Today’s Wonder of the Day was inspired by Wonder Friend. Wonder Friend Wonders, “How Did the Smithsonian Get Started?” Thanks for WONDERing with us, Wonder Friend!
Have you ever visited a museum? How about a zoo? Many people of all ages enjoy learning and having fun in these places. Does that sound like you? If so, the subject of today’s Wonder of the Day might be a name you already know. That’s right, today we’re learning about the Smithsonian!
Today, the Smithsonian Institution is a household name. People both in the U.S. and around the world know it as a center for knowledge and learning. With this renown, it’s surprising to many when they learn the Smithsonian is less than 200 years old.
How did the Smithsonian get started? The story begins with a British scientist named James Smithson. During his lifetime, Smithson didn’t have any children. Upon his death, he left everything to his nephew.
Smithson’s will further stated what should happen if his nephew passed away without an heir. In this case, he wanted his estate to be given to the United States to found the Smithsonian Institution. He said it should be “an establishment for the increase and diffusion of knowledge.”
James Smithson passed away in 1829. His nephew died just six years later and had no heir. That’s how, in 1935, the U.S. received just over $500,000 to found the Smithsonian Institute. After a decade of debate over what the institute should be, the Smithsonian was officially founded on August 10, 1846.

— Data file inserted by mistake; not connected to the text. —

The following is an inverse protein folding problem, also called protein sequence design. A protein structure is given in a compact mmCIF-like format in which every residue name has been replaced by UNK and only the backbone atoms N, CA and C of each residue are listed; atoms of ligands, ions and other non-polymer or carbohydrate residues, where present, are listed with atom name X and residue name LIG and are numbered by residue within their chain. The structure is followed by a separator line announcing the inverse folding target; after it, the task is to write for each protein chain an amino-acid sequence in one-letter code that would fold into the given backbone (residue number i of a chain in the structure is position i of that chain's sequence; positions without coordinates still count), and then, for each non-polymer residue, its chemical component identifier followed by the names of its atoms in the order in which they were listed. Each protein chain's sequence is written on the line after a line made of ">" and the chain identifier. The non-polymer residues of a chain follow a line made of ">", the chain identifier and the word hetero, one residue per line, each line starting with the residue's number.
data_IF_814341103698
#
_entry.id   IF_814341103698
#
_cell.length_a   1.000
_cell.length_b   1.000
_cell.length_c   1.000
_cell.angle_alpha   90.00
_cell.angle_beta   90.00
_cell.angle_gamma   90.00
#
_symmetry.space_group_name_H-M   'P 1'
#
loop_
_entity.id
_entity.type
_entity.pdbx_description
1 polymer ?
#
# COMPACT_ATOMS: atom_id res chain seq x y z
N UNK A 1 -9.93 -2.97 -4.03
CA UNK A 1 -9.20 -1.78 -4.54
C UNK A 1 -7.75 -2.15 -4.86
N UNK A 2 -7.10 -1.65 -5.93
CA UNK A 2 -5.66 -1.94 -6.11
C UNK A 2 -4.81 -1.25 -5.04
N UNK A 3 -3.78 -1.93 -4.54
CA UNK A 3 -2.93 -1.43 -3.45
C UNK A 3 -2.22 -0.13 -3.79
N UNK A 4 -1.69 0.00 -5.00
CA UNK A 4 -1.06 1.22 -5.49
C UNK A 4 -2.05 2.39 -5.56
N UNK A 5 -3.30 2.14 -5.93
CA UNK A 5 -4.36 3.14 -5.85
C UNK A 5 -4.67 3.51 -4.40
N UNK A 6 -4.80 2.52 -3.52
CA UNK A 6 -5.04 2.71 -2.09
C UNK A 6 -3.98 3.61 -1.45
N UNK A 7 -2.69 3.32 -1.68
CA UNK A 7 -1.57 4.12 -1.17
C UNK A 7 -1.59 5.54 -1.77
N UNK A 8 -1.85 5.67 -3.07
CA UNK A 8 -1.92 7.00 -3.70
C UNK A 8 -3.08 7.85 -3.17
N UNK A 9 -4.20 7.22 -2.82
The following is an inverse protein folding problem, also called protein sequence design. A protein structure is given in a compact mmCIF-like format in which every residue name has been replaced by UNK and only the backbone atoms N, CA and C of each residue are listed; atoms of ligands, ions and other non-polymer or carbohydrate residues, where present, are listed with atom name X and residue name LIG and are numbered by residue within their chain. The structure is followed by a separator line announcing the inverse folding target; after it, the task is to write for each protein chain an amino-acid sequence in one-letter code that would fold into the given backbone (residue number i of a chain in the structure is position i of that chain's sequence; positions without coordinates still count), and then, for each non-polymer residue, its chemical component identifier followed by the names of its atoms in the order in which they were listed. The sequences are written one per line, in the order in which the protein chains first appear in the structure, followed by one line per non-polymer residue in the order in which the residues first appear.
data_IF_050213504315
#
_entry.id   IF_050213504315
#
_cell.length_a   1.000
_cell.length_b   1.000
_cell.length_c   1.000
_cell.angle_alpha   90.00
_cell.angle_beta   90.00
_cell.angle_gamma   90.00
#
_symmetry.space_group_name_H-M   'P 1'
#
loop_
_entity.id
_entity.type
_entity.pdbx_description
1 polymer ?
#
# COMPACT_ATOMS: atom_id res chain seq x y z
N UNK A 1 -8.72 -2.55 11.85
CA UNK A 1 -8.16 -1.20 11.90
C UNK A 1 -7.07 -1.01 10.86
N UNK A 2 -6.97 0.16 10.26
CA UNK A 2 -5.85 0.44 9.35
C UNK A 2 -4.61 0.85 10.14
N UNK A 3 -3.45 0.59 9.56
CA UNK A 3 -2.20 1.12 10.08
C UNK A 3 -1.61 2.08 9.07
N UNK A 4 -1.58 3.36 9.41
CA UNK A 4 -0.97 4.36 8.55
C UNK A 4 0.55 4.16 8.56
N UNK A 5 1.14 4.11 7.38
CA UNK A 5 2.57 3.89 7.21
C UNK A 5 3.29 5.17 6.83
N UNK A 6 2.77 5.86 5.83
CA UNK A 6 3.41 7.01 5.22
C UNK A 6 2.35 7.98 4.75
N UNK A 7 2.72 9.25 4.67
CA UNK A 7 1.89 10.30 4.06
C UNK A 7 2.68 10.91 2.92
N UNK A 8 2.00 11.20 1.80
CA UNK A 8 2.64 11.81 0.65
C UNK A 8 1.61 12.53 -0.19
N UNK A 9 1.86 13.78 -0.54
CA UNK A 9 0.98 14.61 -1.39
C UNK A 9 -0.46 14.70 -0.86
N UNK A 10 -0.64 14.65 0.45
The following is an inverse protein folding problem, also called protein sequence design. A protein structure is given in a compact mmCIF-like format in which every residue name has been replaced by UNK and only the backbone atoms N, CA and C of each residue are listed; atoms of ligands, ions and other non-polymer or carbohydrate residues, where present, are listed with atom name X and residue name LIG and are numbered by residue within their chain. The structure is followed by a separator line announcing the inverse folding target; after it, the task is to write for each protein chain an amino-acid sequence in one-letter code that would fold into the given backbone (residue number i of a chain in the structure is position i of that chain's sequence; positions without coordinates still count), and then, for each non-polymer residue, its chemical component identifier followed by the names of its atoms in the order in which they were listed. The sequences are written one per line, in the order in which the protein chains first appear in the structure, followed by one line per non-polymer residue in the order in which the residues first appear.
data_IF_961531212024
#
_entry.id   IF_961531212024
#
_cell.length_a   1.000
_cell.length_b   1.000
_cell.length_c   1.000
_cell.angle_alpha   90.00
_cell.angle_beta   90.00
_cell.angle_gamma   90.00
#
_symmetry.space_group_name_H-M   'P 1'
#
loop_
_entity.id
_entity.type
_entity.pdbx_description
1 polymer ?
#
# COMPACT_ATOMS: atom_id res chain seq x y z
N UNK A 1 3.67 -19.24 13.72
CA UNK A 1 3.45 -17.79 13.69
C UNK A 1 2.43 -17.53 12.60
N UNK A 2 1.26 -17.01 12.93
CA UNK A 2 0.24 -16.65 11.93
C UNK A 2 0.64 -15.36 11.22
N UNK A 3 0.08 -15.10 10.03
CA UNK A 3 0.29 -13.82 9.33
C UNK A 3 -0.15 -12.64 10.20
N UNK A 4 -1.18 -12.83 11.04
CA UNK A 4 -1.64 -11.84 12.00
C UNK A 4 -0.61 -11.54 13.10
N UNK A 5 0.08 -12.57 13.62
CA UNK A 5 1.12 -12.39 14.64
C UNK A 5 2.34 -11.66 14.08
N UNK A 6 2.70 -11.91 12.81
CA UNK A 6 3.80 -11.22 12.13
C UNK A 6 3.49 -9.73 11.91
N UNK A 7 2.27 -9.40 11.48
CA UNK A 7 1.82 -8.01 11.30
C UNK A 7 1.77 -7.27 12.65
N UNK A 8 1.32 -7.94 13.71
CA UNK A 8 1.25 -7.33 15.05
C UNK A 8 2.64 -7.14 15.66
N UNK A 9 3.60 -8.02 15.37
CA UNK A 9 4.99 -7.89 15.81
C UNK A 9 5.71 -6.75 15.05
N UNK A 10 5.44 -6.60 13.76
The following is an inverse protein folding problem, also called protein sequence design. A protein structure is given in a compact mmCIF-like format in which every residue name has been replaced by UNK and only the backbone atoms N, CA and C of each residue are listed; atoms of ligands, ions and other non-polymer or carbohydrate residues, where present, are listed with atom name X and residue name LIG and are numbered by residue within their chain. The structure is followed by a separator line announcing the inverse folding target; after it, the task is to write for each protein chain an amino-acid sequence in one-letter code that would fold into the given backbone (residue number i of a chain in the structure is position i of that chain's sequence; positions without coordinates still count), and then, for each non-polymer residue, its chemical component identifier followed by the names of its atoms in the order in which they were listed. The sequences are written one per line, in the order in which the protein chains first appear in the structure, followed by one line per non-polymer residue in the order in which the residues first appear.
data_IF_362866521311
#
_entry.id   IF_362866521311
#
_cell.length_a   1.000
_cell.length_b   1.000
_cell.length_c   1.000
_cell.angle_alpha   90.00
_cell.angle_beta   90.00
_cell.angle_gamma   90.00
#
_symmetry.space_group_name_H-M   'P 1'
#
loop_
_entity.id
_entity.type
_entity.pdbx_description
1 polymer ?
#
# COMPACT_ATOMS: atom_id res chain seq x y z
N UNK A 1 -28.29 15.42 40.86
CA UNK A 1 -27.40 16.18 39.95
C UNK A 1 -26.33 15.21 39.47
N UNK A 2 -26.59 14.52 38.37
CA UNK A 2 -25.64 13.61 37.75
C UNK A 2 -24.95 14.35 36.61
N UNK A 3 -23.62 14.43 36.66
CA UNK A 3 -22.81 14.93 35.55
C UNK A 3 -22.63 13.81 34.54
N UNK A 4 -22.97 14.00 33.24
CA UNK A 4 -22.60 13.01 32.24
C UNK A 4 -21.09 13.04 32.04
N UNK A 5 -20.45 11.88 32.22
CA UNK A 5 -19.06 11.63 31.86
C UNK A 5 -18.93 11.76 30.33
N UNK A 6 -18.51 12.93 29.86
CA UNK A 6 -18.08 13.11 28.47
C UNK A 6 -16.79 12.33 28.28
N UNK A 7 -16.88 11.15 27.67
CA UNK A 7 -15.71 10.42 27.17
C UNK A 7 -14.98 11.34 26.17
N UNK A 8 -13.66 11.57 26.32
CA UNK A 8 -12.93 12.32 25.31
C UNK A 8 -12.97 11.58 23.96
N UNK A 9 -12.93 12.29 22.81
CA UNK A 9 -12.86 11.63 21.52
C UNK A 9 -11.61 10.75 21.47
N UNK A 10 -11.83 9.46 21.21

Today, the Smithsonian Institute includes 19 museums and the National Zoo. It houses nearly 155 million artifacts, but only about one percent of these are open to viewing at a given time. Admission is free to the public at all locations.
What can you see at the Smithsonian? Its museums hold many interesting items. From priceless pieces at the American Art Museum to fossils at the Museum of Natural History, the Smithsonian has options for everyone.
A few specific artifacts at the Smithsonian have wowed the public over the years. For instance, a new species of dolphin was found in the institute’s archives in 2016. Cultural items like the red slippers from “The Wizard of Oz” are another favorite.
Even James Smithson himself eventually became part of the institute. He never visited the U.S. in his lifetime. But in 1904, his remains were moved to the Smithsonian Institution Building. Today, his crypt is still there.
Have you ever been to the Smithsonian? If not, we hope you get to go one day! Which of its museums would you most like to visit? Seeing priceless artifacts in person is a great way to learn about the world we live in.
Standards: CCRA.R.1, CCRA.R.2, CCRA.R.4, CCRA.R.10, CCRA.W.2, CCRA.W.4, CCRA.W.9, CCRA.L.1, CCRA.L.2, CCRA.L.3, CCRA.L.6, CCRA.SL.1, CCRA.SL.2